Your university degree will play a big part in helping you get a job; but it is possible to add more skills to your
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The health food industry is booming. From healthy curry takeaways to fermented tea, natural sodas, alternative ice cream and craft chocolate – these last few years have seen an explosion of health food start-ups. Refreshingly, these companies are all driven by their passion for food, not just about filling a gap in the market.
One of Give A Grad A Go’s clients is London-based food and drinks company, Rude Health. Rude Health was co-founded in 2005 by husband and wife, Nick and Camilla Barnard. What started out as The Ultimate Muesli in their Wandsworth kitchen, became Rude Health 11 years later, now making and selling a wide variety of food and drink throughout the UK and abroad – and has recently opened it’s very own café in Fulham.
Rude Health are a small and outspoken team who take pride in food made from the kind of ingredients you’d have in your own kitchen - nothing artificial, nothing refined. We spoke with Rosie Gordon Lennox from Rude Health’s Brand & Partnerships team to find out more about working in a health food start-up, and what advice can be given to graduates looking to launch a graduate career within the health food industry.
The best thing about working for a ‘start-up’ health food brand (apart from the unlimited supplies of food) is that everyone you meet within the industry is united on a common interest: food. People who work in food all like eating and drinking out, hosting and cooking. Your ‘small talk’ isn’t what the weather’s like or who won the rugby at the weekend, but whether you’ve tried a charcoal latte, queued up for the new dumpling shack pop-up, or managed to get tickets for the next Carousel supper club. It’s an exciting and generous world to be working in.
Collaboration with other food brands is quite common. We like to work with other food brands, particularly the newer wave of smaller start-up brands as they share our food values, consumers, and energy. As a result, there’s a large support base within the industry which means partnership opportunities are endless.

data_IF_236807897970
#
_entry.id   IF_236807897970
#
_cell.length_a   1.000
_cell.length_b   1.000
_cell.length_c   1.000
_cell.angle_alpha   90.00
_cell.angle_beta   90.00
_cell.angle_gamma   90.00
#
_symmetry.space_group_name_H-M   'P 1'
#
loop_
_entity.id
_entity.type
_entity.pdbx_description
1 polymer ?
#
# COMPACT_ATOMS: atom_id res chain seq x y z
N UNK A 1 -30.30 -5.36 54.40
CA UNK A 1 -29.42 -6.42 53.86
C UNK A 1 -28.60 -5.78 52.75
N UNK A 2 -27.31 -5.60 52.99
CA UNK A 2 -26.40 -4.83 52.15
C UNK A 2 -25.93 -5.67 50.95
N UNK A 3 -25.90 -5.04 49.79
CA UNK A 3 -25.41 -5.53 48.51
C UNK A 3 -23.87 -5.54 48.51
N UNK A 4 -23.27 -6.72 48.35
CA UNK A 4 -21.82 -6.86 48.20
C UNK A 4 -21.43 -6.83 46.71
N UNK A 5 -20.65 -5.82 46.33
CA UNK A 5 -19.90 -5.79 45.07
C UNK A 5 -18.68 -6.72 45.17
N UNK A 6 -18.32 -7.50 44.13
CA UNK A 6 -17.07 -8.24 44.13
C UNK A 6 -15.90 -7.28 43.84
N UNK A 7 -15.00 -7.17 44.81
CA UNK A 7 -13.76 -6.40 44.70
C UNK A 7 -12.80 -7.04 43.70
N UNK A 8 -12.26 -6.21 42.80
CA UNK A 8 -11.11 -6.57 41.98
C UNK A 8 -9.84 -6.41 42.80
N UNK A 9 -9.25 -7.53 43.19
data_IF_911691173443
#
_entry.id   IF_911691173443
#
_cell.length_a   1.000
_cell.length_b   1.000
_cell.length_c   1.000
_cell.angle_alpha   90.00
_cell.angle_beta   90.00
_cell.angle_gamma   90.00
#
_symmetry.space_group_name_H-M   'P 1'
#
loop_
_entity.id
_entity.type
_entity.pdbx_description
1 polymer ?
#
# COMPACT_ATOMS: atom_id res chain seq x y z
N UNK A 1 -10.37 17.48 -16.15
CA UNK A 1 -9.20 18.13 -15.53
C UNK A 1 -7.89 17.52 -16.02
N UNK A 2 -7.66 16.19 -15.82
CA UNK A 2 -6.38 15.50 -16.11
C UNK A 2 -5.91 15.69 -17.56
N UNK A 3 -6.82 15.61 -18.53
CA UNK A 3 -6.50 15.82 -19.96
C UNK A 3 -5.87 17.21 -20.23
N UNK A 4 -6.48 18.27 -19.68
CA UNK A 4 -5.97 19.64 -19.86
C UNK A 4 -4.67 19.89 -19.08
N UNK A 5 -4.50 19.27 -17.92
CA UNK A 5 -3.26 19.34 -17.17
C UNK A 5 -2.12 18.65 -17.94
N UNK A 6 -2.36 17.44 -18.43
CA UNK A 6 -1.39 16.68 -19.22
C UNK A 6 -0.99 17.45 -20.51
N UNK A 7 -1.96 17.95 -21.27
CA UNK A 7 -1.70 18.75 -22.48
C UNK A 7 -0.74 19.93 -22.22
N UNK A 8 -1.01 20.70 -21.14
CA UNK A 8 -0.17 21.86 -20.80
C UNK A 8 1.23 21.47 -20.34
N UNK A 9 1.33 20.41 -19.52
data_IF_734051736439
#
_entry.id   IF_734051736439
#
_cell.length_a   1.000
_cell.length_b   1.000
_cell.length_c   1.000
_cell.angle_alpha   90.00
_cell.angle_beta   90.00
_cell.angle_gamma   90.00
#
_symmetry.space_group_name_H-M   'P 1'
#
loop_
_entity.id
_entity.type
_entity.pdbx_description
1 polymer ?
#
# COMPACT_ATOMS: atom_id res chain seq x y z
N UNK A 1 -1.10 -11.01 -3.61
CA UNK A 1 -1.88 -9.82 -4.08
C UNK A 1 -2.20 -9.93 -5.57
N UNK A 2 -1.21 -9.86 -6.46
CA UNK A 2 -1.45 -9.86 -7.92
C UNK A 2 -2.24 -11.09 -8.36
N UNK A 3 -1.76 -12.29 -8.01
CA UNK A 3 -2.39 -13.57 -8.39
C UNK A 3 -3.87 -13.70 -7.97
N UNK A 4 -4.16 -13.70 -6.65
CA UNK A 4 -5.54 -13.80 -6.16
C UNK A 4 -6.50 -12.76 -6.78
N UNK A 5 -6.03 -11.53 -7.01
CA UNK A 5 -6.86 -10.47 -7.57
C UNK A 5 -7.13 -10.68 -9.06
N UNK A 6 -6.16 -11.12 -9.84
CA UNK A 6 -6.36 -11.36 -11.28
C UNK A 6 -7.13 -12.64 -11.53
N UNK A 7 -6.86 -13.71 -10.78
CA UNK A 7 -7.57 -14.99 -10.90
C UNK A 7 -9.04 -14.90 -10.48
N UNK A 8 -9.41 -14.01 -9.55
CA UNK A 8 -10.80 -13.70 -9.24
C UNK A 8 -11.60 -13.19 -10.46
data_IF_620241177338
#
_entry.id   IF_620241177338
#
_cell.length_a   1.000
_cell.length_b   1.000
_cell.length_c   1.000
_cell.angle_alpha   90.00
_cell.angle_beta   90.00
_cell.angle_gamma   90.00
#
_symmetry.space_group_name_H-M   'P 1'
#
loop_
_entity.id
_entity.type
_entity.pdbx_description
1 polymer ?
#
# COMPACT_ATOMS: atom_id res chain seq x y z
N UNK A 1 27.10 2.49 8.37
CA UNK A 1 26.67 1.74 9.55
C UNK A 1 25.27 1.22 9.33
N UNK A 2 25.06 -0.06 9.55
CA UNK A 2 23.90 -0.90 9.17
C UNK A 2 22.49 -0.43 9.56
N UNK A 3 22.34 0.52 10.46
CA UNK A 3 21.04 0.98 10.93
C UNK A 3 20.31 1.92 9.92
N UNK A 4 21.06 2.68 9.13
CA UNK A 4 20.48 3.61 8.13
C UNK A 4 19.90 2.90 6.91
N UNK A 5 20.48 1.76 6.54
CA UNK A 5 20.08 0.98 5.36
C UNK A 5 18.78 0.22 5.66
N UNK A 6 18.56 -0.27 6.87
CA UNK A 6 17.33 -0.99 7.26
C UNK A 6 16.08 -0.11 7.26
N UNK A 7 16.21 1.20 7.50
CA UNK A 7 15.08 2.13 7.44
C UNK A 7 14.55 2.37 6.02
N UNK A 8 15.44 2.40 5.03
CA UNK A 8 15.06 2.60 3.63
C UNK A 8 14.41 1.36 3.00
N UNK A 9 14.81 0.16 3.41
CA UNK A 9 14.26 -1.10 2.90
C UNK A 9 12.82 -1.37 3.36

We don’t make our food on site, so Rude Health’s office is really a sales/marketing hub split into independent, convenience and multiple sales, marketing, operations and finance. We sit opposite one another and have most ‘meetings’ as conversations over the table at our desk. Whether it’s answering the telephone, unloading the next palette of stock, deciding on our next colour of branded beanie, choosing the next café special or what flavour our new granola should be– everyone in Rude Health has a say and everyone gets stuck in. Collaboration is key within our team as one doesn’t work without the other, and we all know this.
What’s a normal day?! The great thing about working in a start-up is the variety, and unpredictability that comes with it – we could be working in the office one day, standing on exhibition stands the next, giving out porridge to commuters in the morning or shooting recipe videos in another. It’s this variety and excitement that keep us motivated. No two days are the same. To give you an example, my day today has involved something as macro as meeting to discuss what the ‘essence’ of the Rude Health brand is and what our new tag line will be – to something as minor as deciding on which luxury key ring attachment to use for our new children’s merchandise, meanwhile someone will be saving lives.
The best advice given to me was to think about what makes you happy/where you tend to find yourself drawn to at the weekend and make that into a job. Working in a start-up is undoubtedly exciting. You have the responsibility and flexibility you wouldn’t get elsewhere and that’s what I love about it. Working for Rude Health has made me learn to make quick decisions and be ready to adapt to many a situation. It can be hard to make a ‘plan’ when things change so quickly – which is as liberating as it is frustrating. It is in industry where one must use initiative, and not expect nannying. This lack of rigorous structure and formal training doesn’t float everyone’s boat so my advice would be to get as much experience working for a small business as you can through paid placements. You will always learn something, even if it’s that you don’t want to work for that company or in that sector. Knowing where you don’t want to work is very often as, if not more, valuable than knowing where you do.
Paid placements also provide a brilliant opportunity to speak to people within the industry. Go to as many events, exhibitions and networking drinks as you can. Keep talking to people as you will always learn from them, and you never know who you may meet at a yoga event, a café opening or food festival – and where that will take you. I found the process of applying for graduate jobs so valuable as writing cover letters for specific jobs can reveal your skill set to you.
I would say a nutritional degree is not essential. As cliché as it sounds, a ‘go getter’ attitude, hunger and belief in the company is what you really need, the rest you can learn on the job. The marketing department in Rude Health, for example, is made up of a Japanese, politics, history of art and geography graduates! A nutritional degree cements an interest in the health food world, but work experience, a proactive involvement in university activities, a food blog or Instagram account can be more powerful and beneficial. Join as many societies as you can at university, organize events, get involved in food projects– it is these proactive skills that small businesses look out for.
Find out more about Rude Health and enjoy a scroll through their delicious health foods.
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